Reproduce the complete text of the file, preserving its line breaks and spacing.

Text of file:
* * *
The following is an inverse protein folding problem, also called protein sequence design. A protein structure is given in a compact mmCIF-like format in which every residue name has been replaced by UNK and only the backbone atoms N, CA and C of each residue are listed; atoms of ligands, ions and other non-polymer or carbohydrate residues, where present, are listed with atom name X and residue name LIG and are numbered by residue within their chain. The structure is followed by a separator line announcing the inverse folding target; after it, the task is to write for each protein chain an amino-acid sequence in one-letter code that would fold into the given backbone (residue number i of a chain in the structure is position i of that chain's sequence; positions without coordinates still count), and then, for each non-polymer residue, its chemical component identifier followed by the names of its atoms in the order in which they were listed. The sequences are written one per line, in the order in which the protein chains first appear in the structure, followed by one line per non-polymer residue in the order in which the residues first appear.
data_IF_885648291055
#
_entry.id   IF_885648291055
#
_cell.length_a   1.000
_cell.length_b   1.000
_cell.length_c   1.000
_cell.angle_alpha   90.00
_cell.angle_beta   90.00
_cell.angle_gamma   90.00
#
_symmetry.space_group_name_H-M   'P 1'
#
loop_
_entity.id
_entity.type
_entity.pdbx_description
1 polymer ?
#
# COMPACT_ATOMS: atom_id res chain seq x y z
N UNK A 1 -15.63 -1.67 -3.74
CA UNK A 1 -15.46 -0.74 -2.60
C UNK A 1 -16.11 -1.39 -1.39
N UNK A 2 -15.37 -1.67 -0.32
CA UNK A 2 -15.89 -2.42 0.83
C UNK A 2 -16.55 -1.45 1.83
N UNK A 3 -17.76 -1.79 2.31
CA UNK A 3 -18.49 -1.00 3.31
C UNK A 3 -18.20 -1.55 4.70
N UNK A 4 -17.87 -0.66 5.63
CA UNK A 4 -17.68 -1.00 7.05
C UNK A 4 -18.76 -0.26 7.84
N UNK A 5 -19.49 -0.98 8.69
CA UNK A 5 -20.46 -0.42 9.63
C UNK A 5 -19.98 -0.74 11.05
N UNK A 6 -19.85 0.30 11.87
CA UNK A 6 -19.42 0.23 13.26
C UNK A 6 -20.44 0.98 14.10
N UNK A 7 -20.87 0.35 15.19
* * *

The following is an inverse protein folding problem, also called protein sequence design. A protein structure is given in a compact mmCIF-like format in which every residue name has been replaced by UNK and only the backbone atoms N, CA and C of each residue are listed; atoms of ligands, ions and other non-polymer or carbohydrate residues, where present, are listed with atom name X and residue name LIG and are numbered by residue within their chain. The structure is followed by a separator line announcing the inverse folding target; after it, the task is to write for each protein chain an amino-acid sequence in one-letter code that would fold into the given backbone (residue number i of a chain in the structure is position i of that chain's sequence; positions without coordinates still count), and then, for each non-polymer residue, its chemical component identifier followed by the names of its atoms in the order in which they were listed. The sequences are written one per line, in the order in which the protein chains first appear in the structure, followed by one line per non-polymer residue in the order in which the residues first appear.
data_IF_885648291055
#
_entry.id   IF_885648291055
#
_cell.length_a   1.000
_cell.length_b   1.000
_cell.length_c   1.000
_cell.angle_alpha   90.00
_cell.angle_beta   90.00
_cell.angle_gamma   90.00
#
_symmetry.space_group_name_H-M   'P 1'
#
loop_
_entity.id
_entity.type
_entity.pdbx_description
1 polymer ?
#
# COMPACT_ATOMS: atom_id res chain seq x y z
N UNK A 1 -15.63 -1.67 -3.74
CA UNK A 1 -15.46 -0.74 -2.60
C UNK A 1 -16.11 -1.39 -1.39
N UNK A 2 -15.37 -1.67 -0.32
CA UNK A 2 -15.89 -2.42 0.83
C UNK A 2 -16.55 -1.45 1.83
N UNK A 3 -17.76 -1.79 2.31
CA UNK A 3 -18.49 -1.00 3.31
C UNK A 3 -18.20 -1.55 4.70
N UNK A 4 -17.87 -0.66 5.63
CA UNK A 4 -17.68 -1.00 7.05
C UNK A 4 -18.76 -0.26 7.84
N UNK A 5 -19.49 -0.98 8.69
CA UNK A 5 -20.46 -0.42 9.63
C UNK A 5 -19.98 -0.74 11.05
N UNK A 6 -19.85 0.30 11.87
CA UNK A 6 -19.42 0.23 13.26
C UNK A 6 -20.44 0.98 14.10
N UNK A 7 -20.87 0.35 15.19